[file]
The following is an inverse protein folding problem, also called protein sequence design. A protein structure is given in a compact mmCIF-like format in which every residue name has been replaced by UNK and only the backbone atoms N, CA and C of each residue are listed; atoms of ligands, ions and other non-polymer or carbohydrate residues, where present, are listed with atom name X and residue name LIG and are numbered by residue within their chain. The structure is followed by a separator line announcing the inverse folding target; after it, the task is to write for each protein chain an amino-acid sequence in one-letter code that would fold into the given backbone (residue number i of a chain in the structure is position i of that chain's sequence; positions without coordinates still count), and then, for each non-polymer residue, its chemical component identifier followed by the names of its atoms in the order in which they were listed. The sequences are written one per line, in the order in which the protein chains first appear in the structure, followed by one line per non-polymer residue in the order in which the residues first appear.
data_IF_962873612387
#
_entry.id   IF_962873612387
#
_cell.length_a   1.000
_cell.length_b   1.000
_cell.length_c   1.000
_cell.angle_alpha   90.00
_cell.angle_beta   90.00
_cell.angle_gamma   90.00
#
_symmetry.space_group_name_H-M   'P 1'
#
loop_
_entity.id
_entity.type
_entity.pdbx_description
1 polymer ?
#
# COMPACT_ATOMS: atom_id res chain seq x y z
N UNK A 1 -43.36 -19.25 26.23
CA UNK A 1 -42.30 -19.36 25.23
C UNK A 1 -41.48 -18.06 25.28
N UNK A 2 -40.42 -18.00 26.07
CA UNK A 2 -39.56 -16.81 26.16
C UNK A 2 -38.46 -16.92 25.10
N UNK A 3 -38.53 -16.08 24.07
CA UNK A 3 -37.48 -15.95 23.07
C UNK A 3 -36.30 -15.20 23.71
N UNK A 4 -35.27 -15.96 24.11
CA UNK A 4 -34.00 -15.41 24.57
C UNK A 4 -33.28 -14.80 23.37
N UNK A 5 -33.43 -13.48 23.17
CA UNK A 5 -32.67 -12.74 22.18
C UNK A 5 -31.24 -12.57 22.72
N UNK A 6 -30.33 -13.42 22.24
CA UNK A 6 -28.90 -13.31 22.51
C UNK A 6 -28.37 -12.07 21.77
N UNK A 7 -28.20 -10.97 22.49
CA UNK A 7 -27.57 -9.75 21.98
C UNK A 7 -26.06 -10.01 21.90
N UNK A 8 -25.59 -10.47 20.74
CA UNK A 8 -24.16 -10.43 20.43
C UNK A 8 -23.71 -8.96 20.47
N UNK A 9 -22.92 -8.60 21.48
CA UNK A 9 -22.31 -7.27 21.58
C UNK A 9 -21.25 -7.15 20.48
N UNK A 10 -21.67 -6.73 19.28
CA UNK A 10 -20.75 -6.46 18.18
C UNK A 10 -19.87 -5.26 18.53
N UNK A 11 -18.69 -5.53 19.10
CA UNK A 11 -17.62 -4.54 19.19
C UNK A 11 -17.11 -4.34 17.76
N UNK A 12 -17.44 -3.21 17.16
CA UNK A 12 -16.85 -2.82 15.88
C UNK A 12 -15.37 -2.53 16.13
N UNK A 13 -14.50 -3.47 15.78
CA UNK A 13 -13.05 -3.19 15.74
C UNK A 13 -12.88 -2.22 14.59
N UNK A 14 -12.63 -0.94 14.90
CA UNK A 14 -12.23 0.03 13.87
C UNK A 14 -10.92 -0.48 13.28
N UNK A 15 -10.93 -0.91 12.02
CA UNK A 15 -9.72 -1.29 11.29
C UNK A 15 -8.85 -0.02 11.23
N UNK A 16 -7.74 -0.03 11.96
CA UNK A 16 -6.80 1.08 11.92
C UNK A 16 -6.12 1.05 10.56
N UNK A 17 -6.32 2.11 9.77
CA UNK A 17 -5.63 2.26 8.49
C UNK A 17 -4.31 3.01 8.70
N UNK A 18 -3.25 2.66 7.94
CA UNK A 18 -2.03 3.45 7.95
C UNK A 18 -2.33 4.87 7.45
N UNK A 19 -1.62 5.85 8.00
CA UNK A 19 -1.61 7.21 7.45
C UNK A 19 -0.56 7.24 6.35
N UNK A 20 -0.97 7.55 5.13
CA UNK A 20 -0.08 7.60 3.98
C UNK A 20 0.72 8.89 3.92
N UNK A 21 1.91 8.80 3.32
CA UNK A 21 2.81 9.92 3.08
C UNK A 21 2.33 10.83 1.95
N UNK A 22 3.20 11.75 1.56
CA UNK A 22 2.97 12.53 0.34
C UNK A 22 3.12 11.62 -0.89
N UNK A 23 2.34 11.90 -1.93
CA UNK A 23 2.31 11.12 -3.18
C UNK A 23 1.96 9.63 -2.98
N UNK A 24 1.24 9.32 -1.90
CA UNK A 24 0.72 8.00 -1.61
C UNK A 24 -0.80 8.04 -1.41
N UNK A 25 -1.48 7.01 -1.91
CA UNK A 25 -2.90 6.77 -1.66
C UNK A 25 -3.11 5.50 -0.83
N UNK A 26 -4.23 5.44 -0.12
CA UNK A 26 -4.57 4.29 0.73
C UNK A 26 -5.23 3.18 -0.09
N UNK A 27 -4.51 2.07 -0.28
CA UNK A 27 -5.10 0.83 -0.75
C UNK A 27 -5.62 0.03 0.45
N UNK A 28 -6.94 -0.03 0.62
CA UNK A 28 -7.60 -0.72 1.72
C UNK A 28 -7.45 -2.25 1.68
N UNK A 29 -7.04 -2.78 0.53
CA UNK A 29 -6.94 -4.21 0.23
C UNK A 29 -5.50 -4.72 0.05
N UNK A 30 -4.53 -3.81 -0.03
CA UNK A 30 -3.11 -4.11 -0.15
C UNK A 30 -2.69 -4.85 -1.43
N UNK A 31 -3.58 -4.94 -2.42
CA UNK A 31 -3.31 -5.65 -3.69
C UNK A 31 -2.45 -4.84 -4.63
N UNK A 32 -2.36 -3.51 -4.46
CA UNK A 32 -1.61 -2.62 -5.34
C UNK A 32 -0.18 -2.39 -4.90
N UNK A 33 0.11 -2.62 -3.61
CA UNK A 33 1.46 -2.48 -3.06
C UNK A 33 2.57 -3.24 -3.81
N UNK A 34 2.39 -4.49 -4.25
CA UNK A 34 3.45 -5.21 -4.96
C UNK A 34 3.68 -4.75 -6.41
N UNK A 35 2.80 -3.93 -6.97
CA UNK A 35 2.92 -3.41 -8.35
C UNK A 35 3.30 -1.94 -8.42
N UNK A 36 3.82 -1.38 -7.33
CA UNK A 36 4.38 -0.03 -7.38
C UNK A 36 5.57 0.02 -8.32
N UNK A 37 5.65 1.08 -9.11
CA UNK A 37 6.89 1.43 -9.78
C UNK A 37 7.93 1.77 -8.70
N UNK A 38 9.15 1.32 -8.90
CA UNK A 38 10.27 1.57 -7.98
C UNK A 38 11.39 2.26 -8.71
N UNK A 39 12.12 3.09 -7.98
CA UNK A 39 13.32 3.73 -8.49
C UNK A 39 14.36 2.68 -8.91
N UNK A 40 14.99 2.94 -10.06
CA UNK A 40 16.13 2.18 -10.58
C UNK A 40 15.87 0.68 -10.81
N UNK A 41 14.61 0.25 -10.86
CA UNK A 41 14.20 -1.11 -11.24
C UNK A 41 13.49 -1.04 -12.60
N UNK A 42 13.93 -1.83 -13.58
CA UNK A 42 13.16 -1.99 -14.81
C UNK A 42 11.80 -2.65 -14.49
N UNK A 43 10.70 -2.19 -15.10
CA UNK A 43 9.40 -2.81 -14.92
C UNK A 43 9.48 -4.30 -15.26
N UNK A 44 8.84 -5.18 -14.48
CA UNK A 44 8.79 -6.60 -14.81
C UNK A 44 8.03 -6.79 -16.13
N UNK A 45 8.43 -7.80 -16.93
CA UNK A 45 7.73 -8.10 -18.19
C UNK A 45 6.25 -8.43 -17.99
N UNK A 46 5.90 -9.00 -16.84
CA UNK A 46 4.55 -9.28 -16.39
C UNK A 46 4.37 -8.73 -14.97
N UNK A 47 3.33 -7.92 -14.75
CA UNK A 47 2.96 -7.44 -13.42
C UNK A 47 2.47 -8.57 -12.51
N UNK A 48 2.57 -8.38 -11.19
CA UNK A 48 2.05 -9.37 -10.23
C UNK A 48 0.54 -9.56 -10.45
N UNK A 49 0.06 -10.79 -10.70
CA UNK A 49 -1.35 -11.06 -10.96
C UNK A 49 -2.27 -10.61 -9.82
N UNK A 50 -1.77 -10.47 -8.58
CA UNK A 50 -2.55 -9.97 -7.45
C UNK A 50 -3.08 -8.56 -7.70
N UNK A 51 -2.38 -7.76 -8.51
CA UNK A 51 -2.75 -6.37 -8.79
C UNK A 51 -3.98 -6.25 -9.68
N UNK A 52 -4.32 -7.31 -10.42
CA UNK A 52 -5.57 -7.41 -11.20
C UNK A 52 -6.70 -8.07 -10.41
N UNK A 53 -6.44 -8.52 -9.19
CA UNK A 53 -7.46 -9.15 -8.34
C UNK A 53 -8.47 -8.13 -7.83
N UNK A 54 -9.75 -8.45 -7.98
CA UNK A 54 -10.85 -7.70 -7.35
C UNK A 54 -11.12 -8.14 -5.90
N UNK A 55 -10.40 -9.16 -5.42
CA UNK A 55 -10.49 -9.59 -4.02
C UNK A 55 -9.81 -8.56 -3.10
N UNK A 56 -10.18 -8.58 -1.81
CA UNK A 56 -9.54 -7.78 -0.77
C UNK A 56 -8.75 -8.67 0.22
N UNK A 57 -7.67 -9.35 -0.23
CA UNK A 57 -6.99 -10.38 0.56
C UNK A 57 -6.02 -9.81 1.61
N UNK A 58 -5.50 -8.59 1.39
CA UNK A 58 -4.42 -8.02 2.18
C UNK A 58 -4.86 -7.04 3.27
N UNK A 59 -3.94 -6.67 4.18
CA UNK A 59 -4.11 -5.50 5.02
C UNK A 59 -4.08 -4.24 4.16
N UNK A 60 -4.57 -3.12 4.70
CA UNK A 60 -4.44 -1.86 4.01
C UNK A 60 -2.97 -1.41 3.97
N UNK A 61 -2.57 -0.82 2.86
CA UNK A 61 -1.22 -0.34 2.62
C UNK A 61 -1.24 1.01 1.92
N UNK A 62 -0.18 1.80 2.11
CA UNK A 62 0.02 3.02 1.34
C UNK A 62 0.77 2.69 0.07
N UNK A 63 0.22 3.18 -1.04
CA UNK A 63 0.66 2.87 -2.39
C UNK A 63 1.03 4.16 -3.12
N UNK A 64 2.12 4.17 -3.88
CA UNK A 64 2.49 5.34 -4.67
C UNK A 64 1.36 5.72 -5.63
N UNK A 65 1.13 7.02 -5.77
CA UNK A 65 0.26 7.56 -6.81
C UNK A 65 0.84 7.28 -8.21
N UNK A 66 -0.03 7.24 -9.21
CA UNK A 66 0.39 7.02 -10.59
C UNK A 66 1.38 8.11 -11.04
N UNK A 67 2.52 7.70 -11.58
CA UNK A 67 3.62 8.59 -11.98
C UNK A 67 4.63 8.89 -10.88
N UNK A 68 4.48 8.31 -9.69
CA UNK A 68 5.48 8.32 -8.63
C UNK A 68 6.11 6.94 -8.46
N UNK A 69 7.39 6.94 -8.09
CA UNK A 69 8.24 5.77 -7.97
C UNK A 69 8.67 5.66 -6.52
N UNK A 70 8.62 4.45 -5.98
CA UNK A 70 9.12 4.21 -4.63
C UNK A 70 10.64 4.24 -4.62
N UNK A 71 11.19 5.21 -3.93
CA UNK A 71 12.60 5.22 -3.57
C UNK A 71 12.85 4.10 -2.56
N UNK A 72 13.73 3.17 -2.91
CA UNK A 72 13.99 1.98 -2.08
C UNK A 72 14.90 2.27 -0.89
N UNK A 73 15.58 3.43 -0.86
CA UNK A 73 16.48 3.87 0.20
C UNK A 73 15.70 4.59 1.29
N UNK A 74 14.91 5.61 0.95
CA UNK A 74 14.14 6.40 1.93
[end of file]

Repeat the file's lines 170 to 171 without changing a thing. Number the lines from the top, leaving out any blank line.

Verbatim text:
CA UNK A 50 -2.55 -9.97 -7.45
C UNK A 50 -3.08 -8.56 -7.70